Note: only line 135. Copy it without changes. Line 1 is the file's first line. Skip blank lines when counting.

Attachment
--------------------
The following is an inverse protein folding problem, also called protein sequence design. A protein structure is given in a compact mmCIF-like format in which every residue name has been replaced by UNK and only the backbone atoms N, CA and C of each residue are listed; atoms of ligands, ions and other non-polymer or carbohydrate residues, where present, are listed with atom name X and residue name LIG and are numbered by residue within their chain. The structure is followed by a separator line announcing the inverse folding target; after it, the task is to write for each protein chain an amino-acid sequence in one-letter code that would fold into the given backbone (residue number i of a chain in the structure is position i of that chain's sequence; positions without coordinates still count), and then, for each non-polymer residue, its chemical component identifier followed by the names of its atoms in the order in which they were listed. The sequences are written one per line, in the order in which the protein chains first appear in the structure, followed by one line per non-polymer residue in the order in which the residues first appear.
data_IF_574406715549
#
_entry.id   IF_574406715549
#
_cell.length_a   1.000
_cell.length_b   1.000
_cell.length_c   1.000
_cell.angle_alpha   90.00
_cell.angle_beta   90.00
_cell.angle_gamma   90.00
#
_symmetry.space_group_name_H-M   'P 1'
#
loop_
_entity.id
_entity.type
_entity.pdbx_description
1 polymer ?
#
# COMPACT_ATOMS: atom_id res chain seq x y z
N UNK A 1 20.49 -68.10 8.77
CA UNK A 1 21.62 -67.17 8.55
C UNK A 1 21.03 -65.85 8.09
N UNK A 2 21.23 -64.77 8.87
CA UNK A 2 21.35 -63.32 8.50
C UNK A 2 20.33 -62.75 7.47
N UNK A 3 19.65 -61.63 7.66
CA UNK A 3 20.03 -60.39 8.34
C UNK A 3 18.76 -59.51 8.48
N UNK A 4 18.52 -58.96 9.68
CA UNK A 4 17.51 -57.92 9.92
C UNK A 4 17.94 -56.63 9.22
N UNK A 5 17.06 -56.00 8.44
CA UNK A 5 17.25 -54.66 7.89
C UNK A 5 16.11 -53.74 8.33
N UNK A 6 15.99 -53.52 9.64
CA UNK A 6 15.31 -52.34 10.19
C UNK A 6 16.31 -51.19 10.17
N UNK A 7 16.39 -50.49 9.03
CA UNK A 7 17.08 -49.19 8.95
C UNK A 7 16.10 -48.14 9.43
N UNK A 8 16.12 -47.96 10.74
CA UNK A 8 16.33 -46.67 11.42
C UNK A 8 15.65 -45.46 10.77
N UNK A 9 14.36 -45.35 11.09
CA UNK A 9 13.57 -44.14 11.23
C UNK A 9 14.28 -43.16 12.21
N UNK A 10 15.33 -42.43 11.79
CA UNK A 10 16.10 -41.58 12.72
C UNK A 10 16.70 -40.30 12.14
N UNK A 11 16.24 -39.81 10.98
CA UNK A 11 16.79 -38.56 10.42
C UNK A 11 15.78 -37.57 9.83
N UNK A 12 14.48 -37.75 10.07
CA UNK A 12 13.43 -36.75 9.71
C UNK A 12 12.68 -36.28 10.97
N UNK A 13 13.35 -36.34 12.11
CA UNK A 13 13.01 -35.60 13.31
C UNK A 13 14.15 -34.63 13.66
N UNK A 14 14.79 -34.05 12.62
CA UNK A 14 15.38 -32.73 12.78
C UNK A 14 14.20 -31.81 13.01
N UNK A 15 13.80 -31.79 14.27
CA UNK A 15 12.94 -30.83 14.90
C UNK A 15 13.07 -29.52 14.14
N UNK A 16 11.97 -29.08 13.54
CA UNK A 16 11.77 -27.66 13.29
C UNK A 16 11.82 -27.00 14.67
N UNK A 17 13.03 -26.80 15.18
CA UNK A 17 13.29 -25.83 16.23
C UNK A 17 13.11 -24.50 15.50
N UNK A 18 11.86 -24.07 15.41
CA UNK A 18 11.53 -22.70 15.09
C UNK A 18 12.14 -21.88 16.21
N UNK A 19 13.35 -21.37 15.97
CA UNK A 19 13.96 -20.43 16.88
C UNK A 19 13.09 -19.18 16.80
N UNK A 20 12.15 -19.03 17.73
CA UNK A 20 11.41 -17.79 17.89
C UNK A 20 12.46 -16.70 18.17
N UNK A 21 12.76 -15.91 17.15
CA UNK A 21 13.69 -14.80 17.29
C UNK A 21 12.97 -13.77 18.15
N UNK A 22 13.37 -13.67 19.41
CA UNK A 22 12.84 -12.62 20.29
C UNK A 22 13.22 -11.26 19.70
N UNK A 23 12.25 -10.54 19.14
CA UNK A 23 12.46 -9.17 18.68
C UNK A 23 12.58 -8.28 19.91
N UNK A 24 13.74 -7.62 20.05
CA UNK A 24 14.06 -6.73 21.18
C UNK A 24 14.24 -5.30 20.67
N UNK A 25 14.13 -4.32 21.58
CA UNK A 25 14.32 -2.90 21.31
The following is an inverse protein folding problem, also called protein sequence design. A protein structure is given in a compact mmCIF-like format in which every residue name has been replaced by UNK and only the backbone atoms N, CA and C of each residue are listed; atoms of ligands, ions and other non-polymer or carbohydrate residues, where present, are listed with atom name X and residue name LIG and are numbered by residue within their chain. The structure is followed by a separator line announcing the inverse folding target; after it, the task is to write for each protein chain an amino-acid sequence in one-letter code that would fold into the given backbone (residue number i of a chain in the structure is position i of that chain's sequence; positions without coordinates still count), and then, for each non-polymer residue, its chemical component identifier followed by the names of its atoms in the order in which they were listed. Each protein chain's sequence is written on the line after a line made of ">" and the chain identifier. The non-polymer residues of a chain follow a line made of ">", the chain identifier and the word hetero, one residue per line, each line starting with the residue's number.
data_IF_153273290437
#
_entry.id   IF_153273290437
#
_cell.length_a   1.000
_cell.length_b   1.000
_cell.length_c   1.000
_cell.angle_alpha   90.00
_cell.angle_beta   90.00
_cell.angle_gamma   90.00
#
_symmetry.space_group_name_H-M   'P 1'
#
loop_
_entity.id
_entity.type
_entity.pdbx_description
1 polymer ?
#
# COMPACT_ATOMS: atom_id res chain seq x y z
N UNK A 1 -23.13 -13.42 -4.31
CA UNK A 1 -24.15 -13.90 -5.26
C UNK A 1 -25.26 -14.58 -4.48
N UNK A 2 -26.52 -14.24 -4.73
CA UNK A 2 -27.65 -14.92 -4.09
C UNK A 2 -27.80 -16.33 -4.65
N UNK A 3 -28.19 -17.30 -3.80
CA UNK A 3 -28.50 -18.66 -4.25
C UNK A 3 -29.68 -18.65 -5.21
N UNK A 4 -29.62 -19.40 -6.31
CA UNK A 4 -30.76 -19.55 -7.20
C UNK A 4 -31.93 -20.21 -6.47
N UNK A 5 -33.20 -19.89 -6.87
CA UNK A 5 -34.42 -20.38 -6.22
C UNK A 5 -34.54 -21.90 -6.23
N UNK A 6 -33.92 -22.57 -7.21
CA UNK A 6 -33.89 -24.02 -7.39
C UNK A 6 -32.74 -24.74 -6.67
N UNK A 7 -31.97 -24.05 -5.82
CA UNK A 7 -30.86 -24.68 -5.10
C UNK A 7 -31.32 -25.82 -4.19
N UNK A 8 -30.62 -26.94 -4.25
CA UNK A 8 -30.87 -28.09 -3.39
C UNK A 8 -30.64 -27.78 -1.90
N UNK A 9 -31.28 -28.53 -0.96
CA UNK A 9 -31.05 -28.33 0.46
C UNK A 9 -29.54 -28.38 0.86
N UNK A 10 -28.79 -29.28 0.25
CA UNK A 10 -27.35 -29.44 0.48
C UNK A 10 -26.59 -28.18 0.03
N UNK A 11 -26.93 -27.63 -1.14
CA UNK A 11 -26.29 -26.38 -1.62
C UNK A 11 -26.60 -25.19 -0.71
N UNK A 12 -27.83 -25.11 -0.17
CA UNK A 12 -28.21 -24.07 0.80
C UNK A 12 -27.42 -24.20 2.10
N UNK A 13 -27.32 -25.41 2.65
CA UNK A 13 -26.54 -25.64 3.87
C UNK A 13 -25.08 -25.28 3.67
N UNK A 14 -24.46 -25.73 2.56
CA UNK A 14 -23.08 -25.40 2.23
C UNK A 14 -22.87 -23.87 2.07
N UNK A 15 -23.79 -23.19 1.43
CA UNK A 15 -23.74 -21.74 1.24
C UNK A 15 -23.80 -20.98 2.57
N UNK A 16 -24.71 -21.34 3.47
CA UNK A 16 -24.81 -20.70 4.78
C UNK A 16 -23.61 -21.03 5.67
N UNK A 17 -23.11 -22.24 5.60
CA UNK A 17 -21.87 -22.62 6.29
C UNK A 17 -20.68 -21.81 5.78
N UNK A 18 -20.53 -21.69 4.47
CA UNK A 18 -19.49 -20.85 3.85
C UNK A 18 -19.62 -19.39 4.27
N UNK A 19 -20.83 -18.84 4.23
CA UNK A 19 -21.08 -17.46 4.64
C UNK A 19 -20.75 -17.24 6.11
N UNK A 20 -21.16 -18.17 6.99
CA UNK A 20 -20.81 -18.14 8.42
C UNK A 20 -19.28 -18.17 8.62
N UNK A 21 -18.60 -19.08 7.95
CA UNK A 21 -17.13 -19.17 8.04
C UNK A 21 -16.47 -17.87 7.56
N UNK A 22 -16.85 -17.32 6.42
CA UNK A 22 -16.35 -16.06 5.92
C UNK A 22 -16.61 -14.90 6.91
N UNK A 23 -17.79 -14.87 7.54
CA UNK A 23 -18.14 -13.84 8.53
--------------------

N UNK A 7 -31.97 -24.05 -5.82